The concern was that banks may have been lending too much and beyond credit standards that they result into bad loans. These bad loans- unpaid ones especially 30 days after due date- may put pressure on lenders’ balance sheets, causing a bank crisis similar to that of debt-ridden Spain.

But for Antonio Moncupa Jr., secretary of the Bankers Association of the Philippines, an asset bubble similar to that that happened during the 1997 Asian financial crisis is not likely to occur this time around.

 “Looking at the banking industry’s balance sheet, there is no unreasonable loans growth which is the first indication of asset bubbles.  Bank’s leverage is likewise very tame relative to other countries,” Moncupa said in an e-mail.

He also credited the BSP, saying it has “guided the industry quite well” with regulations crafted through a partnership between regulators and industry players.

“In assessing how the BSP regulated the banking industry, I think we should look at the numbers.  From the consistent improvement in the banks’ balance sheet strength in terms of capital adequacy, liquidity, and conservative leverage and likewise its earnings, we could say that the BSP has guided the industry quite well,” he explained.

Policy cuts

 But macroprudential measures just worked as a complementary to BSP’s main move of slashing policy rates by a total of one percent this year. Monetary authorities, comfortable with inflation results, cut key rates to new record-lows of 3.5 percent for overnight borrowing and 5.5 percent for overnight lending.

These rates serve as bank benchmark rates for their loans and as such, lowering them has the effect of lowering bank loan interest charges. The desired effect was simple: to encourage more bank lending to boost consumption and investment, thus growth.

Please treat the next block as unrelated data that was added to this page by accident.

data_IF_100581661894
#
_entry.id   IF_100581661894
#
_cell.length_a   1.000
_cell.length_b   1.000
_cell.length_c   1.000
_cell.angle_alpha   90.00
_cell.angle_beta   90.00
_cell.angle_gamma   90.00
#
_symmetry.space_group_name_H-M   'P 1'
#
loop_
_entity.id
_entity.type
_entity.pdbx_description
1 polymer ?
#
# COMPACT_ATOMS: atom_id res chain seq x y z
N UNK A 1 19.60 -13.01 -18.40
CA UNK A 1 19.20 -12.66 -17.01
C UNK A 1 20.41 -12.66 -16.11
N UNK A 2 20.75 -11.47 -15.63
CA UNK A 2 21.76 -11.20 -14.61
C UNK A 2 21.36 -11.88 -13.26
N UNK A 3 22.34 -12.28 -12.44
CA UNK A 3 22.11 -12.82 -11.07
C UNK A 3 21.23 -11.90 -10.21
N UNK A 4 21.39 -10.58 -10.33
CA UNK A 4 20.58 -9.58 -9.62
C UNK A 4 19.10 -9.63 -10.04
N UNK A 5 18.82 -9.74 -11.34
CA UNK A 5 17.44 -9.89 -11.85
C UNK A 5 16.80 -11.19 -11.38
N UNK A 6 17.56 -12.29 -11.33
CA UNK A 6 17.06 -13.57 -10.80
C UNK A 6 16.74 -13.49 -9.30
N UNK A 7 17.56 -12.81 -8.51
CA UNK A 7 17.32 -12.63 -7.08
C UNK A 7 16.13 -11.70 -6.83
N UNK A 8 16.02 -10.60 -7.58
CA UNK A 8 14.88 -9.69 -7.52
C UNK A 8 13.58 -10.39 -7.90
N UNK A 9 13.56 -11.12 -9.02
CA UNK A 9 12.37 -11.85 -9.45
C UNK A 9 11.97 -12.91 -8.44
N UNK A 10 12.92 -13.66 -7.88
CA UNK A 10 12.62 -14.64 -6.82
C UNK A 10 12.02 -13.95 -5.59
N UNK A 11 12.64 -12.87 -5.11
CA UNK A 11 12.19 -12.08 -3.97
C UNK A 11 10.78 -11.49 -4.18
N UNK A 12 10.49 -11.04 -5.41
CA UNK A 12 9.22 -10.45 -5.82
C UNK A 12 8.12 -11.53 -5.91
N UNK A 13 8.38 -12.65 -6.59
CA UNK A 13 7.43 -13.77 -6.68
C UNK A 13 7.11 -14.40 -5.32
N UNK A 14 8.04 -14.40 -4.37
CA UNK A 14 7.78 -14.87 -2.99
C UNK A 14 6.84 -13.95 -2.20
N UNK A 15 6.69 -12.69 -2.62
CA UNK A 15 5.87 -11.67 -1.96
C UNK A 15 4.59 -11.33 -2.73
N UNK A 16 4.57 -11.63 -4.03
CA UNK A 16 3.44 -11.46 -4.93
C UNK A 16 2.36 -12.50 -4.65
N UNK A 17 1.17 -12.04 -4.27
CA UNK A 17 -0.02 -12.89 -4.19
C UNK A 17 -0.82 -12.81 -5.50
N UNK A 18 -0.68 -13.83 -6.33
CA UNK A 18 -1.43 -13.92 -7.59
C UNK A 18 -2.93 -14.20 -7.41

But for Emilio Neri Jr., an economist at the Bank of the Philippine Islands, the same cuts have another effect of capping the peso’s appreciation- something, which exporters are complaining about.

“Like what I’ve said before, if BSP did not act, we could have seen the peso at the 39-peso level,” Neri said. The local unit has been trading at between 40 and 41 to a dollar as of this writing.

For his part, Moncupa said he did not think BSP’s eyes were more on capital inflows than on inflation last year since both are connected to each other.

 “(M)onetary authorities are not forsaking inflation management to control hot money flows.  Inflation is under control. However, now that the economy is growing quite robustly, it is not improbable that inflation expectations could rise as a result of inflows,” he explained.

Moving forward to 2013

 Similar challenges await the BSP next year, but both Tan and Moncupa are confident monetary authorities have the caliber to manage the expected flooding of more foreign inflows.

“The challenge will the same but maybe slightly harder since there are still unresolved issues such as the European crisis and (the US) fiscal cliff which will impact growth externally,” Tan explained.

“In turn, this could be negative for the Philippines,” he added.

But over-all, Philippine growth is expected to hold up, Tan said, and thus, will put pressure on consumer prices. “Price pressures may pick up if growth rates domestically continue at current pace,” he said.

Growth has been at a remarkable 6.5 percent as of the third quarter, higher than the government’s five to six-percent target for 2012. Since growth is driven highly by huge demand, prices of basic goods and services may rise.

Moncupa agreed, but expressed confidence the BSP, as the country’s monetary authority, will be able to pull it off again.